The same thing applies to Turner’s great painting of the Salute in Venice, painted somewhere between 1840 and 1845. I know Venice quite well but I can’t work out where Turner has painted his view of the church from. There is a large vague building to the left that I simply don’t understand. It might just be the Punta della Dogana, the old Customs House – though that scarcely resembles the spectral ingot we see in Turner’s painting. The catalogue tells us the painting may be unfinished. It is truer to say it is hardly started, there is so little in the way of finish and definition in this lovely passage of misty pallor.
Picasso once said of his famous sculpture of a goat that it was more goat-like than a real goat. (He supplied the goat with an anus of pipe and dugs like sweet potatoes.) Turner’s painting of the Salute transcends the original church in a different way – not by accretion but by subtraction. Less is more. A whisper carries further than a shout. There is something candidly magical at work.
The same applies to Monet, though his method is less systematically one of erasure. He is more interested in texture, in impasto, in gesso effects. The famous lily paintings are here in force – six of them – and the largest has the matt quality of a fresco. His views of Rouen Cathedral are as granular as Parmesan. But the most obviously beautiful of the Monets here is Morning on the Seine near Giverny (1897). This is a painting of two halves. On the left are dark trees, on the right a misty pink vista of water going to an inferred vanishing point. Keats claimed he loved the horizon when it was a mystery. Monet’s picture is beautiful because its mystery is like a concluding chord imposing its calm. It is the trance of the seven veils – a vision, Friel’s version of poetry.
Or take the poetry of Monet’s Waterloo Bridge (1902): the bridge itself is a barely visible bruise but the right foreground gives us a rich orange-pink spill of light that recalls Gerard Manley Hopkins describing the poetry of falling ash: “blue-bleak embers, ah my dear,/ Fall, gall themselves, and gash gold-vermilion”.
Twombly introduces actual lines of poetry into his paintings. Orpheus (1979) consists of that name scrawled illiterately across an empty canvas. Another depicts peonies – about eight great bombs of pigment, allowed to explode and run so that the yellow canvas is a bead-curtain of red drips – and has a haiku by Kikaku written on the right of its enormous canvas: “Ah! the Peonies/for which Kusumoki/took off his armour”. The picture is a tribute to the irresistible imperative of beauty, the force-field of beauty – resulting in what T S Eliot calls “the awful daring of a moment’s surrender”.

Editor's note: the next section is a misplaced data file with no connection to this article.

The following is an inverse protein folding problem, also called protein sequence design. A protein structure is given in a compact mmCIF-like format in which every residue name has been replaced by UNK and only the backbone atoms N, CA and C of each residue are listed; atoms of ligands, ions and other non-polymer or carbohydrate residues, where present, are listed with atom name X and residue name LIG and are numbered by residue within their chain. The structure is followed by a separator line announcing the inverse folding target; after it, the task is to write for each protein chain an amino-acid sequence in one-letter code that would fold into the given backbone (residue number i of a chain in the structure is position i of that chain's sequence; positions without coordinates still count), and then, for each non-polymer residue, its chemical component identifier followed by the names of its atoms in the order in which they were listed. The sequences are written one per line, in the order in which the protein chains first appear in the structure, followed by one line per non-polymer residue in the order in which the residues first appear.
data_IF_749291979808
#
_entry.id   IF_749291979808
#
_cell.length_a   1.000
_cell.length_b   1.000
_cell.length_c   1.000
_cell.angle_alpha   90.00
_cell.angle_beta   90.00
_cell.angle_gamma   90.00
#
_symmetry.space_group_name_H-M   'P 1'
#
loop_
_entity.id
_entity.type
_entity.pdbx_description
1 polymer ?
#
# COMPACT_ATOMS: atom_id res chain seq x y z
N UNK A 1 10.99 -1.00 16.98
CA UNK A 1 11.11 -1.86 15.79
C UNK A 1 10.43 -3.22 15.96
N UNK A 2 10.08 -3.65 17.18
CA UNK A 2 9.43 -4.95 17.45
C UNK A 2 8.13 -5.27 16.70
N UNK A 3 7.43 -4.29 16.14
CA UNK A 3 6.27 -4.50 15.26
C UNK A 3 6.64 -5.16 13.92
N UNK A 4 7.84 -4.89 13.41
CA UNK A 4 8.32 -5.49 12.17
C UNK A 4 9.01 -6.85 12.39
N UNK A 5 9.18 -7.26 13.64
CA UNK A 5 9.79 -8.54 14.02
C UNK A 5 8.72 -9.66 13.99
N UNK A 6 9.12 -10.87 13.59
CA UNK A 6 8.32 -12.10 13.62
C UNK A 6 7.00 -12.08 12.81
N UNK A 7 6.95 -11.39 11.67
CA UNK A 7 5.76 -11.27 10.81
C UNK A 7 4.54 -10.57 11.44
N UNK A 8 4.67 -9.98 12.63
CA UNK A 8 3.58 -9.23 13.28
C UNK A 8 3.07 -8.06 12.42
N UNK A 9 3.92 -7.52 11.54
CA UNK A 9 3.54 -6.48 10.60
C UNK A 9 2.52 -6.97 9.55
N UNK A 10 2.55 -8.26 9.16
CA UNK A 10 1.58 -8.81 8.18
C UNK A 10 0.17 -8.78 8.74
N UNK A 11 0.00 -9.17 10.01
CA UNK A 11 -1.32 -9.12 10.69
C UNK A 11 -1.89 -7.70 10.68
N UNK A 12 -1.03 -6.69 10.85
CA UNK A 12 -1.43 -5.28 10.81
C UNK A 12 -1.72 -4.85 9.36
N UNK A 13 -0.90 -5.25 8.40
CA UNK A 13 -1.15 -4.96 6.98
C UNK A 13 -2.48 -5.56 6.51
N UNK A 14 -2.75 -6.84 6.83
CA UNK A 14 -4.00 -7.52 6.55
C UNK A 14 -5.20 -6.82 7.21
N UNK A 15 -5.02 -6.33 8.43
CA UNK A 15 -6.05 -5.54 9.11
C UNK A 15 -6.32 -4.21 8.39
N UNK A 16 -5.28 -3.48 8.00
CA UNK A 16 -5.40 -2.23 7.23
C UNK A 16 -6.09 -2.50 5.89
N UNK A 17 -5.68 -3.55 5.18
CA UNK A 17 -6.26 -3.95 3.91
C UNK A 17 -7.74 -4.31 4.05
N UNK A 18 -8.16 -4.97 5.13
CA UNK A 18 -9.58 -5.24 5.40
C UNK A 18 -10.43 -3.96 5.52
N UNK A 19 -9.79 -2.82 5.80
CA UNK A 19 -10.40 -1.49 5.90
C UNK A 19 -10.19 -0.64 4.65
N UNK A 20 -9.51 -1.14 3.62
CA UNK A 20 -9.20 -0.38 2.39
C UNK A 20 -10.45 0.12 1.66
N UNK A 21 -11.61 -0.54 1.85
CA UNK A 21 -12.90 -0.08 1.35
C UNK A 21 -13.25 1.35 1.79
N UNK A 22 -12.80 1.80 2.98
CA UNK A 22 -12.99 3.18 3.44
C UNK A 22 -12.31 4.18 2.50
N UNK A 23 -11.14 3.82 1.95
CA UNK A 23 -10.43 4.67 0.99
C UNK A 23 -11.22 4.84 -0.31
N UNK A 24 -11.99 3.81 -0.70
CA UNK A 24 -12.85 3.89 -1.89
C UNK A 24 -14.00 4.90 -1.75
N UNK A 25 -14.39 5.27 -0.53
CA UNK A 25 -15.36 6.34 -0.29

Twombly’s obvious contribution to painting is, paradoxically, writing – his own handwriting and literature – two things that seem anomalous in painting. A standard fear for modern painters has been the kitsch of illustration. However, since so much painting is often fluently calligraphic – the painter “writes” his sign for the nose or the nose-and-mouth together, for instance – the idea of writing itself should be legitimate. The handwriting of Twombly is, crucially, childish. Lewison thinks Twombly’s illegibility “suggests fading and loss of memory and the obliteration of life forces”. I think it is rather a shrewd awareness of the power of suggestion bound up in incompleteness. The real reason is self-protective. It is a way of countering the charge of being parasitical on literature.
Twombly’s taste in literature is frankly classical. He is drawn to timeless sentiments – sentiments that are true, hallowed, yet at risk of sounding hollow. For example, this inscription in the summer panel of Twombly’s Quattro Stagioni (1993-95): “youth/that is infinite, and yet/so brief”. How to make this banality touch us with its truth, stop us in our tracks?